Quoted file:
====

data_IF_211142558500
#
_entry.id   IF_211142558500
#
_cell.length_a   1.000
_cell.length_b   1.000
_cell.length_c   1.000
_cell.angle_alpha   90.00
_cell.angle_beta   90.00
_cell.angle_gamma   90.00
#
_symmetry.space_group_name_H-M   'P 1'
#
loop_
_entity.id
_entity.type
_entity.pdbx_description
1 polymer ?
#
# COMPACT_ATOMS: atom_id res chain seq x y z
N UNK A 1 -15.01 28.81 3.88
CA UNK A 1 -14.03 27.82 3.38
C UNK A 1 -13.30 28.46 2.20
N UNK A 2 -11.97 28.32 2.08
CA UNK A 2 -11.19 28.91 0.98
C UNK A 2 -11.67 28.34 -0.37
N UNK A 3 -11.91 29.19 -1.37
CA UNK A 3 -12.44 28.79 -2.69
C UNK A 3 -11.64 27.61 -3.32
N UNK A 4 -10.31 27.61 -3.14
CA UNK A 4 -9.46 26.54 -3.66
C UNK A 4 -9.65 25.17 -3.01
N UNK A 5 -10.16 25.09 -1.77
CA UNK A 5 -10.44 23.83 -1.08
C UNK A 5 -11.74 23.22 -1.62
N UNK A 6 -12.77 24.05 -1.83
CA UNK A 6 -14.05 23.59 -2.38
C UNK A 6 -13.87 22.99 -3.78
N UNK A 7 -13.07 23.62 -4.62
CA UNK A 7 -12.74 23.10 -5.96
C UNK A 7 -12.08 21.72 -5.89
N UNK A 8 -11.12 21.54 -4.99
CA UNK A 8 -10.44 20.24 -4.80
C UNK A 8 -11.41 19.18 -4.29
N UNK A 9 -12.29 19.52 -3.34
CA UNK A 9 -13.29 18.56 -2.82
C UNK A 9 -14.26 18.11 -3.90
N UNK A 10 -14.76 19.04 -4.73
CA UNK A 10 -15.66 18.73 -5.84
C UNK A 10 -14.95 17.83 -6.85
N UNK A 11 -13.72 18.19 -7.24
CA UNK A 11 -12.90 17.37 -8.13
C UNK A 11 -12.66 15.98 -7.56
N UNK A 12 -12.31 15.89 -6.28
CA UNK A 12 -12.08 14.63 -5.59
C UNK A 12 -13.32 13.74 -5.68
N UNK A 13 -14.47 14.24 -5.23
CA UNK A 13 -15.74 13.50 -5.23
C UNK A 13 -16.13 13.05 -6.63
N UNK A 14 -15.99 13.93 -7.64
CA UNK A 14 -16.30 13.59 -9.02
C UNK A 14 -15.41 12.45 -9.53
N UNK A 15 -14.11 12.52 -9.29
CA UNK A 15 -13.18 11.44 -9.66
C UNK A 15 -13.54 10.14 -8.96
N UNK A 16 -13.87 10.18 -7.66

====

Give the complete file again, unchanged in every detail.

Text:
data_IF_211142558500
#
_entry.id   IF_211142558500
#
_cell.length_a   1.000
_cell.length_b   1.000
_cell.length_c   1.000
_cell.angle_alpha   90.00
_cell.angle_beta   90.00
_cell.angle_gamma   90.00
#
_symmetry.space_group_name_H-M   'P 1'
#
loop_
_entity.id
_entity.type
_entity.pdbx_description
1 polymer ?
#
# COMPACT_ATOMS: atom_id res chain seq x y z
N UNK A 1 -15.01 28.81 3.88
CA UNK A 1 -14.03 27.82 3.38
C UNK A 1 -13.30 28.46 2.20
N UNK A 2 -11.97 28.32 2.08
CA UNK A 2 -11.19 28.91 0.98
C UNK A 2 -11.67 28.34 -0.37
N UNK A 3 -11.91 29.19 -1.37
CA UNK A 3 -12.44 28.79 -2.69
C UNK A 3 -11.64 27.61 -3.32
N UNK A 4 -10.31 27.61 -3.14
CA UNK A 4 -9.46 26.54 -3.66
C UNK A 4 -9.65 25.17 -3.01
N UNK A 5 -10.16 25.09 -1.77
CA UNK A 5 -10.44 23.83 -1.08
C UNK A 5 -11.74 23.22 -1.62
N UNK A 6 -12.77 24.05 -1.83
CA UNK A 6 -14.05 23.59 -2.38
C UNK A 6 -13.87 22.99 -3.78
N UNK A 7 -13.07 23.62 -4.62
CA UNK A 7 -12.74 23.10 -5.96
C UNK A 7 -12.08 21.72 -5.89
N UNK A 8 -11.12 21.54 -4.99
CA UNK A 8 -10.44 20.24 -4.80
C UNK A 8 -11.41 19.18 -4.29
N UNK A 9 -12.29 19.52 -3.34
CA UNK A 9 -13.29 18.56 -2.82
C UNK A 9 -14.26 18.11 -3.90
N UNK A 10 -14.76 19.04 -4.73
CA UNK A 10 -15.66 18.73 -5.84
C UNK A 10 -14.95 17.83 -6.85
N UNK A 11 -13.72 18.19 -7.24
CA UNK A 11 -12.90 17.37 -8.13
C UNK A 11 -12.66 15.98 -7.56
N UNK A 12 -12.31 15.89 -6.28
CA UNK A 12 -12.08 14.63 -5.59
C UNK A 12 -13.32 13.74 -5.68
N UNK A 13 -14.47 14.24 -5.23
CA UNK A 13 -15.74 13.50 -5.23
C UNK A 13 -16.13 13.05 -6.63
N UNK A 14 -15.99 13.93 -7.64
CA UNK A 14 -16.30 13.59 -9.02
C UNK A 14 -15.41 12.45 -9.53
N UNK A 15 -14.11 12.52 -9.29
CA UNK A 15 -13.18 11.44 -9.66
C UNK A 15 -13.54 10.14 -8.96
N UNK A 16 -13.87 10.18 -7.66